Though finishing fourth at the trials is unquestionably disappointing, there is some consolation in the $4,000 prize money offered for that spot by USA Track & Field. That's part of a total purse of $1.4 million, including $35,000 in each event. The breakdown is $10,000 for first place, $8,000 for second, $6,000 for third, $4,000 for fourth, $3,000 for fifth, $2,000 for sixth and $1,000 for seventh and eighth.
Eugene bills itself as "Track Town USA," and it's hard to argue that. This will be the seventh time the small college town in the Willamette Valley has hosted the meet (and the fourth consecutive time since 2008). Hayward Field, on the campus of the University of Oregon, has recently been renovated in anticipation of hosting next year's World Athletics Championships, and is the highest-profile track stadium in the country, known for its enthusiastic and knowledgeable fans. "It's spectacular," Riley says of the extreme makeover, which expanded seating capacity (and comfort) and features a sleek new design. Other upgrades include a pair of video scoreboards, state-of-the-art training and warm-up facilities and even a museum.
"In the architect and designers' eyes, it was intended to be a theater for the sport and it lives up to that expectation," Riley says. "I actually think it's a cathedral for the sport. It takes into account the way the sport functions, the way athletes approach their given discipline."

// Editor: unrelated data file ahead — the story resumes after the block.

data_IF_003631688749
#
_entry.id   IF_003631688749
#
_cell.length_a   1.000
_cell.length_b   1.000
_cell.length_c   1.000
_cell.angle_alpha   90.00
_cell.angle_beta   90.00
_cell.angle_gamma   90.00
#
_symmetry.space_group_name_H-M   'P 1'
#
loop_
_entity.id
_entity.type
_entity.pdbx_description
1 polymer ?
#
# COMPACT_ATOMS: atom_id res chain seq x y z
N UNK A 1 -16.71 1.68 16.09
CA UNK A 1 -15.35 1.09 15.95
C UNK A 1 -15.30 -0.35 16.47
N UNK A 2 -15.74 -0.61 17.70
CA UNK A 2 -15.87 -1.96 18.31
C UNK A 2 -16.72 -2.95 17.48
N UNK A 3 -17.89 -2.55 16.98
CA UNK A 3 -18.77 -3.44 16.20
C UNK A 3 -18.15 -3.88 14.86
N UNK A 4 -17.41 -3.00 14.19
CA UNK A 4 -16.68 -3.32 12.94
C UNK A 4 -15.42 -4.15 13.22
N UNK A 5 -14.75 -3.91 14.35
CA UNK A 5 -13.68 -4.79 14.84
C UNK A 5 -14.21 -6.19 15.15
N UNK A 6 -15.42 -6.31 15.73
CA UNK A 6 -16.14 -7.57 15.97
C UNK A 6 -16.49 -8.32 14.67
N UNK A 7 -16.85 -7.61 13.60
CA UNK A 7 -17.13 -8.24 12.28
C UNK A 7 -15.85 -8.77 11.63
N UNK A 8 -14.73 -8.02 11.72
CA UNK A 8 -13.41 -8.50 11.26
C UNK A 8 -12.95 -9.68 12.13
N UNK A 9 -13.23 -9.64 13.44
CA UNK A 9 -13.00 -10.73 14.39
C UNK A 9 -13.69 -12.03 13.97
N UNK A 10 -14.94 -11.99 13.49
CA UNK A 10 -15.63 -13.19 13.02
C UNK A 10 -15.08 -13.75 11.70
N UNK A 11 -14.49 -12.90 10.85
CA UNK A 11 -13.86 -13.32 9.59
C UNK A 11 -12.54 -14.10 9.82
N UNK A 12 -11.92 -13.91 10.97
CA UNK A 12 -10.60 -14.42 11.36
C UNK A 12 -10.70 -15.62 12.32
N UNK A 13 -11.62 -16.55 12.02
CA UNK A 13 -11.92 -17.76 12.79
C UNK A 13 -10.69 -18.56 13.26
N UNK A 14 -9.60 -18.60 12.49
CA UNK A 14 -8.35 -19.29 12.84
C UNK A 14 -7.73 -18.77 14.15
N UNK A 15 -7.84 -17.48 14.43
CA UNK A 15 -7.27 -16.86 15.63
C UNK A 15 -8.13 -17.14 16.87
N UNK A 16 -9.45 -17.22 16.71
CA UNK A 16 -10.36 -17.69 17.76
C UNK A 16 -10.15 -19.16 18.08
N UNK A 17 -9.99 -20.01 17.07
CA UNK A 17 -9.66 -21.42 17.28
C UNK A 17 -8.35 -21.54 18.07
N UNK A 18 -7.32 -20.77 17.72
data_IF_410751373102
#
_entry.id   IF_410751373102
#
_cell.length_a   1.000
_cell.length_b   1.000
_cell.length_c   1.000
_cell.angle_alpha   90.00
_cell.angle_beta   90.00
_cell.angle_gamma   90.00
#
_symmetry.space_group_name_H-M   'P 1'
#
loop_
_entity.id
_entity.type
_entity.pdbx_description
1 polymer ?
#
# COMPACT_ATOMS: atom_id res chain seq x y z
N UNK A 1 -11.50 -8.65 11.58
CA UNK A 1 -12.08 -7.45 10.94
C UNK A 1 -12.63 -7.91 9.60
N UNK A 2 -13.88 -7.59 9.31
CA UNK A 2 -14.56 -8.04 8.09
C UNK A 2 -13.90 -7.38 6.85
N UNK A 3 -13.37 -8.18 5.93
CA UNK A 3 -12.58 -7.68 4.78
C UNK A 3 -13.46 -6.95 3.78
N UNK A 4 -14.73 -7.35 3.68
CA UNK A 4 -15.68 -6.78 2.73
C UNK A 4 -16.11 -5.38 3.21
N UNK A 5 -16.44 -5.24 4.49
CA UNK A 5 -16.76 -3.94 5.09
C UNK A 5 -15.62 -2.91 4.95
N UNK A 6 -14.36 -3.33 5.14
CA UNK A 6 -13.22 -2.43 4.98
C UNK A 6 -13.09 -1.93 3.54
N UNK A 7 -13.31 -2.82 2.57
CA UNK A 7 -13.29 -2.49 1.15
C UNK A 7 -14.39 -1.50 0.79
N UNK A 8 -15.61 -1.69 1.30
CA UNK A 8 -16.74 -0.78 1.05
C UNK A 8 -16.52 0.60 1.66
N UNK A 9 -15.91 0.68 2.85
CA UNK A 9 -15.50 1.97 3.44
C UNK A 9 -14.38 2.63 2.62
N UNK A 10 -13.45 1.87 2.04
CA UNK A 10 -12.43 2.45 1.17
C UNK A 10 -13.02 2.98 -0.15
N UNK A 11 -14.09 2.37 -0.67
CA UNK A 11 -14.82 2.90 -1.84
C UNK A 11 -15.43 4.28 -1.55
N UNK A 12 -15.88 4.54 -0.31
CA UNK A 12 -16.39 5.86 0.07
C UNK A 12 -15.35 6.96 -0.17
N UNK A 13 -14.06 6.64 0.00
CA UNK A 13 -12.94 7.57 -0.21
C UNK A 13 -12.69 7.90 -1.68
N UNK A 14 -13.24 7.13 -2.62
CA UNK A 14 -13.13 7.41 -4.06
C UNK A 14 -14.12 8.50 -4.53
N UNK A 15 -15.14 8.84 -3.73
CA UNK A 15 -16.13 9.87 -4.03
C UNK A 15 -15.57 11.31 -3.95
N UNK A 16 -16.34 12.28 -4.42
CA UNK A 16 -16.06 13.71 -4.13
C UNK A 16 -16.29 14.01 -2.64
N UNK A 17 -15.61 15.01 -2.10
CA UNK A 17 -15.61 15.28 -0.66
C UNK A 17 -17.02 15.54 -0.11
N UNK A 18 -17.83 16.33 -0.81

After months of uncertainty, it was finally confirmed that spectators will be allowed to enjoy this showy new venue in person, which will be a huge boon to the athletes. (There will be both vaccinated and physically distanced sections in the stadium.)
And if you aren't one of the lucky fans who will be on hand at Hayward, NBC will provide substantial coverage. NBC and NBCSN are combining for 20.5 hours on TV, beginning Friday, June 18 at 7 p.m. ET on NBCSN with the first session and finals in the men's shot put and men's 10,000-meter run (All NBCSN coverage will also be streamed on Peacock.) The opening weekend includes the finals of the 100-meter dash for women (Saturday, June 20) and men (Sunday, June 21).
Leigh Diffey will be the lead play-by-play voice, joined by a team of analysts (and former Olympic stars) including Ato Boldon, Sanya Richards-Ross, Trey Hardee and Kara Goucher.
In addition to the television coverage, NBCOlympics.com and the NBC Sports app will be streaming select field events, including long jump, pole vault, shot put, hammer, javelin, discus, 20km race walk, decathlon and heptathlon. "The avid track and field fan will be well served," Riley promises. "Their appetite will be addressed." (You can follow live results at results.usatf.org/2020Trials.)
NBC plans to remind fans that just making it to this meet — whether you win or go out in the preliminaries — is a monumental accomplishment. "We have the opportunity to tell the stories of all the athletes who compete," Riley says. "And for some the meet is certainly a stepping stone toward another goal: the Olympics, or an Olympic medal, or an Olympic gold medal. But for others, this year especially, we'll see that the starting line is their triumph."
Rich Sands is a New York City-based freelance editor and writer and has been a correspondent for Track & Field News since 1995, covering the sport at the high school, college and professional levels. He was previously an editor at TV Guide Magazine, overseeing the magazine's Olympic coverage.